A $23.7 million block of funding recently announced by the Canada Foundation for Innovation may help expand computing beyond the keyboard or change the way software is upgraded. Those are two of the 135 projects that will receive funding that is being distributed to 160 researchers at 32 research
institutions across Canada.
The CFI perodically disperses funds to Canadian universities to aid research across technological, medical and scientific fields. These institutions submit proposals which are evaluated on their own merits as well as the merits of the researcher — their training, background and prior accomplishments. Another consideration is the capacity of the project as a training tool for future generations of researchers as well as broader positive implications for Canadian society and the economy.
“”It’s an extremely rigorous evaluation process,”” said CFI president Eliot Phillipson. “”We do a number of trackings and audits. There is a very tight reporting relationship between the institutions and CFI.””
Fund recipients provide annual reports on their progress, and Ernst & Young will perform an independent financial audit on projects that receive funding of more than $4 million. A separate scientific audit will determine the actual research output that results from each project. The CFI sends out a team on-site to perform that function.
Phillipson recognizes the need to turn university lab research into products that can be sold. One of the CFI’s funding criteria — economic and societal impact — takes this into consideration.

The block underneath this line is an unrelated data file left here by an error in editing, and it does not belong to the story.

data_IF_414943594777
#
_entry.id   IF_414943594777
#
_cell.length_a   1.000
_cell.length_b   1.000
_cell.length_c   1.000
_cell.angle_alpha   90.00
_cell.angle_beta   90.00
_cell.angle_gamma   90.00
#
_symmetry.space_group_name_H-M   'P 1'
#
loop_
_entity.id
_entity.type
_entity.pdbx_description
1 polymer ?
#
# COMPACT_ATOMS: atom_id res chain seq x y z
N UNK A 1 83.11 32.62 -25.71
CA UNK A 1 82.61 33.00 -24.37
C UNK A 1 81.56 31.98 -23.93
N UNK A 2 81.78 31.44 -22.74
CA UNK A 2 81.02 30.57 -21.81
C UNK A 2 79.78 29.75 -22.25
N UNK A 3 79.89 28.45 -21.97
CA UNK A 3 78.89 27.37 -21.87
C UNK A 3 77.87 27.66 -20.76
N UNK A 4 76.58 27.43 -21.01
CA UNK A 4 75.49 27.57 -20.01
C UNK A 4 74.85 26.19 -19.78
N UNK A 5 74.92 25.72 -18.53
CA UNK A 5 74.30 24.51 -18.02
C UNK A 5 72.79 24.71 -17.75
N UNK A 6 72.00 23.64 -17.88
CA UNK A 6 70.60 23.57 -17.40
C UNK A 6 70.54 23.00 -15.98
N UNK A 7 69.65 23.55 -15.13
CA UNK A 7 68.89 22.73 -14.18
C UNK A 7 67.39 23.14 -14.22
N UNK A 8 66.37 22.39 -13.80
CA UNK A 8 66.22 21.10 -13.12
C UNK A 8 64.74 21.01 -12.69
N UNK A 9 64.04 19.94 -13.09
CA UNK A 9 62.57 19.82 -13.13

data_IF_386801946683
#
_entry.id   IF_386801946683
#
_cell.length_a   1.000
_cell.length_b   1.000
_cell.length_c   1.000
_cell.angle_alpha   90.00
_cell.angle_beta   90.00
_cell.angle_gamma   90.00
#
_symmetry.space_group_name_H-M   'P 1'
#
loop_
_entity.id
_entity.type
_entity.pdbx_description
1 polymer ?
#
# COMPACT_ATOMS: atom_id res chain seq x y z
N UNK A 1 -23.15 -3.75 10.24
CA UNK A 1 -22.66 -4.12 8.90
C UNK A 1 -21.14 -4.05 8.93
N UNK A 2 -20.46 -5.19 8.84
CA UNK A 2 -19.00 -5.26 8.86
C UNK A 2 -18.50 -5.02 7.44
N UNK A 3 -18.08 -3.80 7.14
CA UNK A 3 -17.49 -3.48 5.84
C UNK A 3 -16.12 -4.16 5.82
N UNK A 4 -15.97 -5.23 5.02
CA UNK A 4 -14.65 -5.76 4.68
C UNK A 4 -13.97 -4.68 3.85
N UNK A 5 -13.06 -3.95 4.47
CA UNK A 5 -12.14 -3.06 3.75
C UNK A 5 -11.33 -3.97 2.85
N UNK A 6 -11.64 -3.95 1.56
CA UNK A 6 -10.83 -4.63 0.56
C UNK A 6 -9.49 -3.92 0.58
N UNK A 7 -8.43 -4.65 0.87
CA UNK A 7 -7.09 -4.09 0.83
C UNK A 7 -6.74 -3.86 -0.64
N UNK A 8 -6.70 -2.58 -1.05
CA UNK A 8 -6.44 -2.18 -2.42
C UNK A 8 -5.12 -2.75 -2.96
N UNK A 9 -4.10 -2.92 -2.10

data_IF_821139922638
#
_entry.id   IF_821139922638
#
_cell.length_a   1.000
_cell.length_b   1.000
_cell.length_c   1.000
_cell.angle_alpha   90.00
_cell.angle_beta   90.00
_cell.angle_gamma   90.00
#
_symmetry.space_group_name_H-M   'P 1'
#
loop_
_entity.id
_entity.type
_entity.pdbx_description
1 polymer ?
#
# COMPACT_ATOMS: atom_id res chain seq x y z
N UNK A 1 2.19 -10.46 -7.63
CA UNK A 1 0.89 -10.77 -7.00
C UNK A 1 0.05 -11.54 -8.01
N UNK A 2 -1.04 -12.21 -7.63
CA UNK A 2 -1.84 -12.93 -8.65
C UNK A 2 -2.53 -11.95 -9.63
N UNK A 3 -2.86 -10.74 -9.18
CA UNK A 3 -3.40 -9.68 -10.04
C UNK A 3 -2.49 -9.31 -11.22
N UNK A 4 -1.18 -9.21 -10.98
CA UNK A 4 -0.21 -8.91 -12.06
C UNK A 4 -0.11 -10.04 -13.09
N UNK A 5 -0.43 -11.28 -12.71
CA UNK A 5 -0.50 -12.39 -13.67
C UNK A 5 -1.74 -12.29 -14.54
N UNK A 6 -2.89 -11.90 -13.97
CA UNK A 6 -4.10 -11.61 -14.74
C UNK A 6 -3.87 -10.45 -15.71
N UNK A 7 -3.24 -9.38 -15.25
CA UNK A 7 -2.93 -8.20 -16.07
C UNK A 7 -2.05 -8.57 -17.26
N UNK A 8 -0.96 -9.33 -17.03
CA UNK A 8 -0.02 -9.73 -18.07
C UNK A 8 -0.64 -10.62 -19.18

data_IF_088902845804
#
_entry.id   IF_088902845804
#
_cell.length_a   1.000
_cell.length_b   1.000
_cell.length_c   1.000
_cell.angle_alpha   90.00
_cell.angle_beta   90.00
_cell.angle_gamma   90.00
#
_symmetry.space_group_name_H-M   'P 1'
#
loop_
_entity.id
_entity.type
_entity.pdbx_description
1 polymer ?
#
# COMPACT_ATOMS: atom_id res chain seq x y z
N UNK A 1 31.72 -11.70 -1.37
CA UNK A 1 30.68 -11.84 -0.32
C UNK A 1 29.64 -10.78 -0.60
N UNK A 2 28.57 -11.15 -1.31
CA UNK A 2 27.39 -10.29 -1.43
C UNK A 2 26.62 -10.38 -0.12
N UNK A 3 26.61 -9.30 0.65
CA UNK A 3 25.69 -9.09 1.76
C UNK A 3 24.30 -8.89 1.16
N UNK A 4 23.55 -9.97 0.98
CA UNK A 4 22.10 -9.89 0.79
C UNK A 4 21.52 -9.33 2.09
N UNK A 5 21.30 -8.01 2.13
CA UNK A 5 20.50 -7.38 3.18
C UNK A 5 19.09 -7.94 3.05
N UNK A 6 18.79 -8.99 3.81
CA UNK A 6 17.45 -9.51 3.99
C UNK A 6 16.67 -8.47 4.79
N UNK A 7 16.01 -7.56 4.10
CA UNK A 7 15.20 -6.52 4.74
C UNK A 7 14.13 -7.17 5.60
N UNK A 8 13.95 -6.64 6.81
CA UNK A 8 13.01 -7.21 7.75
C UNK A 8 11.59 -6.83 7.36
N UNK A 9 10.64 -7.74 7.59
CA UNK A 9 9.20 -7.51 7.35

The CFI has been providing funding for six years, so it may be too soon to measure the impact of any projects to date, he said. But he’s confident the gap between development and commercialization can be bridged.
One of the projects selected is Sageev Oore’s research on developing multimedia computer interfaces beyond the tandem of mouse and keyboard. Oore, an assistant professor in the department of mathematics and computer science at St. Mary’s University in Halifax, has developed what he calls interactive character animation.
“”There’s an expression: when all you have is a hammer, everything looks like a nail. Unfortunately, a whole lot of computer tasks are continually hammered by the keyboard and mouse combo,”” said Oore.
Oore isn’t trying to replace those tools, since they are best suited for many computer tasks, but wishes to augment them. He’s devised a way to interact with 3-D characters on a screen using an interface that would typically be used to operate puppets. “”It’s effectively virtual puppeteering where you use input devices that are like puppet sticks except that they’re connected to sensors,”” he said.